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How far do you agree that the role of the Trade Unions was the key factor in the changing fortunes of the Labour Party in the period 1888-1997?

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Introduction

Britain's Parliamentary Democracy c1888-1997 Part B: Assessment Objective 1 How far do you agree that the role of the Trade Unions was the key factor in the changing fortunes of the Labour Party in the period 1888-1997? When considering this question it is important to consider all areas, which may have affected the fortunes of the Labour Party, be it the help of the Trade Unions (TUs) the downfall of the Liberal party, the mistakes of Labour, the successes of the opposition or the changing socio-economic environment. It will be important to consider all of these areas when looking at the question in order to accurately answer it. The first notable area has to be the way in which the Labour party was formed. After Parliamentary reforms of 1867 and 1884 more working class men had the vote. This was a point where the Liberals may have had an initial downfall and in effect aloud the rise of the Labour Party, they believed that the workers who now had the vote would automatically side with them. However it was thought by the working class organisations of the time (such as the TUs) that the Liberals were to widely based to be able to help, they wanted a party who would represent their specific interests. ...read more.

Middle

It can be seen that while the weakness of the Liberals was important it is also important to consider the strength of Labour, and its strong Union backing. While the general passed while the Conservatives were in office a noticeable point is the silence of Labour not seen to be supporting the strikers, this shows perhaps an early separation from Labour and the TUs. Labours second term can perhaps be accredited to the poor performance of the Conservatives leading up to the General strike, this does of course mean that by striking the Unions opened the door for Labour to return to office. Labours second term unfortunately feel during the depression, it can be seen that Labour in trying to support the unemployed hurt itself by eventually running out of funds, and then having to attempt to bring in policy which could be seen as Conservative to control it, this caused the party to be divided and ultimately hurt the Party for the rest of the decade, here it is apparent that it was not the Unions involved in the fall of Labour but instead the Parties own fault. The Conservatives and Coalition type governments dominated the 30's. During the war years however Labour were given a further opportunity to show how successfully they could run the country, all be it on a war time economy. ...read more.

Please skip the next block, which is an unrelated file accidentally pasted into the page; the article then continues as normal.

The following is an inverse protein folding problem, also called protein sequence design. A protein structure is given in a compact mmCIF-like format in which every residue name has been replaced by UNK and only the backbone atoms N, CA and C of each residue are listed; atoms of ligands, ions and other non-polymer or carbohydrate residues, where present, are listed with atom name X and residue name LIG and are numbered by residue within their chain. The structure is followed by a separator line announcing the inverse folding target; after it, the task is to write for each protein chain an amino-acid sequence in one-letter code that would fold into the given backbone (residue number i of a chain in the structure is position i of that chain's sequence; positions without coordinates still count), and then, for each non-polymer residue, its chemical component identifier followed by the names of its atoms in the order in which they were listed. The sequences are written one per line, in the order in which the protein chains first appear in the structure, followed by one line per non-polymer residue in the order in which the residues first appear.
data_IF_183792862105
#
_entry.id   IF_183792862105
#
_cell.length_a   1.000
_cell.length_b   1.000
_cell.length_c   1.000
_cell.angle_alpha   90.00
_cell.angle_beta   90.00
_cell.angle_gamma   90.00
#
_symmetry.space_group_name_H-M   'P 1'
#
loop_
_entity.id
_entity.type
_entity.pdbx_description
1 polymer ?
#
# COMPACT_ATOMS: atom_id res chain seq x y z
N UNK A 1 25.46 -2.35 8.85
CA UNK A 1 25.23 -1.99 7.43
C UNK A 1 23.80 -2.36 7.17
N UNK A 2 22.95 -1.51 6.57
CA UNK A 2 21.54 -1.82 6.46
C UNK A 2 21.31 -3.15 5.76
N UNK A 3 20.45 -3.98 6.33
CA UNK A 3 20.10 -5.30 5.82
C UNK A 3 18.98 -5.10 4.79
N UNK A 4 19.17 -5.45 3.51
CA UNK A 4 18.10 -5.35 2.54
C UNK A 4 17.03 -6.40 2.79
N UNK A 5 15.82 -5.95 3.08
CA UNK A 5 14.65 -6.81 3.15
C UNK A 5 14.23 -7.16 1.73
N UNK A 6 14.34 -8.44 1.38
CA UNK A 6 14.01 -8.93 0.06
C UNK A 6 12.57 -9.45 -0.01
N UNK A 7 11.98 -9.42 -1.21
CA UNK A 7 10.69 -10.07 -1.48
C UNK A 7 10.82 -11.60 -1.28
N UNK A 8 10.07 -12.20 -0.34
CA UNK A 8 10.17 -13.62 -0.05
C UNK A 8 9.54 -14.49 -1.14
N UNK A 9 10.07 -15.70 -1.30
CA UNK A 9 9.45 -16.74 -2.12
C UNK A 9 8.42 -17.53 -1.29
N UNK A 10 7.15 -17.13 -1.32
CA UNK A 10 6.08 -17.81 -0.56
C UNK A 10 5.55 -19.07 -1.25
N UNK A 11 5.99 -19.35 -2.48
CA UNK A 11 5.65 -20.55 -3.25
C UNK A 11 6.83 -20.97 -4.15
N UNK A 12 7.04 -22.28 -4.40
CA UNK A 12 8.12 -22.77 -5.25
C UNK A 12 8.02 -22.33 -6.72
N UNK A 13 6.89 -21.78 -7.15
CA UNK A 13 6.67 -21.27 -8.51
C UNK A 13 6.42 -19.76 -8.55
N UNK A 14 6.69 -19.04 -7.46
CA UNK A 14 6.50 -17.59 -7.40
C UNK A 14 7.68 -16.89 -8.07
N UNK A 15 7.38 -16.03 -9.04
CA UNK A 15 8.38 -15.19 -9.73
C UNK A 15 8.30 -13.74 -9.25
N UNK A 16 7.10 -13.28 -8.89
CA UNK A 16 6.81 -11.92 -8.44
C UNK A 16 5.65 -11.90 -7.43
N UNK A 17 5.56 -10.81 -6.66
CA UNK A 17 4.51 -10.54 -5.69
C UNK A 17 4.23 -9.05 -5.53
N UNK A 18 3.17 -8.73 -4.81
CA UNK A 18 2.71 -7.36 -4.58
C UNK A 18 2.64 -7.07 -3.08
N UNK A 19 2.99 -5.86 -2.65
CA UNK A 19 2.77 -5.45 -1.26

Conclusion

This stabilised the economy but this led to 1.6 million people in unemployment this led to a major rift between the Unions and the party. The period of Conservative rule starting in 1979, Margaret Thatcher decided to end the rule of the Unions. In 1984-85 Labour did not support the miners in their strike showing the changed relationship between the party and the Unions. When the Strike collapsed Thatcher aided Rupert Merdoch the man behind the Sun and Times newspapers in destroying the print Union one of the strongest in the country. Labour once again did not step in and aid the union. However this was perhaps a mistake because Labour did not see government again until 1997 and Anthony Blair with new Labour. It is clear that the Trade Unions did affect the success of the Labour Party from its formation in 1906 onwards. However it would be ridiculous to say that the Trade Unions were the only reason for the Parties success, and to do so you would have to over look factors such as the failing of the Liberals and Labours ability to Govern. Throughout its first 50 years it would be fair to say that the Trade Unions were very important to the Party in terms of funding and member ship however if it wasn't for opportunities such as the Wars for Labour to prove itself it may never have reached the point it is at today. ...read more.

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